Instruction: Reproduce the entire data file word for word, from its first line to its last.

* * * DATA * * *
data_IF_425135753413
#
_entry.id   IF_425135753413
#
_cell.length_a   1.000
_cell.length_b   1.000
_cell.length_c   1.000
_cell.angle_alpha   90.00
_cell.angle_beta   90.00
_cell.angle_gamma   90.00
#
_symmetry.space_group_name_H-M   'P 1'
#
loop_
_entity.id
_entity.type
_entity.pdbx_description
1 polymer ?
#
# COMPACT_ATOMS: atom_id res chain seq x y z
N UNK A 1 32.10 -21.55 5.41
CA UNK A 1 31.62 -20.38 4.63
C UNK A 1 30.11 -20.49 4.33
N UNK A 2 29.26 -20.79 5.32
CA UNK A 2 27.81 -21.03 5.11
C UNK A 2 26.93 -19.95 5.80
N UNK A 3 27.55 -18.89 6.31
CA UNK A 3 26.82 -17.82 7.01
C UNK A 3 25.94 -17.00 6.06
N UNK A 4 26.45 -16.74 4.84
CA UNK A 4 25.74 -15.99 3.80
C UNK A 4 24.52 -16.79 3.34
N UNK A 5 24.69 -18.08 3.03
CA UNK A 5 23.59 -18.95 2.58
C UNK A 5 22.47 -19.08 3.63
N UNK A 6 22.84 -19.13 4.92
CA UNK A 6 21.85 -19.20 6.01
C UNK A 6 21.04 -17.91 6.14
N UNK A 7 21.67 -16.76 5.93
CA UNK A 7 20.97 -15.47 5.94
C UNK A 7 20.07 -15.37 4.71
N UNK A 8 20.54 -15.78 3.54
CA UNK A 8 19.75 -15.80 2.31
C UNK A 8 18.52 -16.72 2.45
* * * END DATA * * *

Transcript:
data_IF_425135753413
#
_entry.id   IF_425135753413
#
_cell.length_a   1.000
_cell.length_b   1.000
_cell.length_c   1.000
_cell.angle_alpha   90.00
_cell.angle_beta   90.00
_cell.angle_gamma   90.00
#
_symmetry.space_group_name_H-M   'P 1'
#
loop_
_entity.id
_entity.type
_entity.pdbx_description
1 polymer ?
#
# COMPACT_ATOMS: atom_id res chain seq x y z
N UNK A 1 32.10 -21.55 5.41
CA UNK A 1 31.62 -20.38 4.63
C UNK A 1 30.11 -20.49 4.33
N UNK A 2 29.26 -20.79 5.32
CA UNK A 2 27.81 -21.03 5.11
C UNK A 2 26.93 -19.95 5.80
N UNK A 3 27.55 -18.89 6.31
CA UNK A 3 26.82 -17.82 7.01
C UNK A 3 25.94 -17.00 6.06
N UNK A 4 26.45 -16.74 4.84
CA UNK A 4 25.74 -15.99 3.80
C UNK A 4 24.52 -16.79 3.34
N UNK A 5 24.69 -18.08 3.03
CA UNK A 5 23.59 -18.95 2.58
C UNK A 5 22.47 -19.08 3.63
N UNK A 6 22.84 -19.13 4.92
CA UNK A 6 21.85 -19.20 6.01
C UNK A 6 21.04 -17.91 6.14
N UNK A 7 21.67 -16.76 5.93
CA UNK A 7 20.97 -15.47 5.94
C UNK A 7 20.07 -15.37 4.71
N UNK A 8 20.54 -15.78 3.54
CA UNK A 8 19.75 -15.80 2.31
C UNK A 8 18.52 -16.72 2.45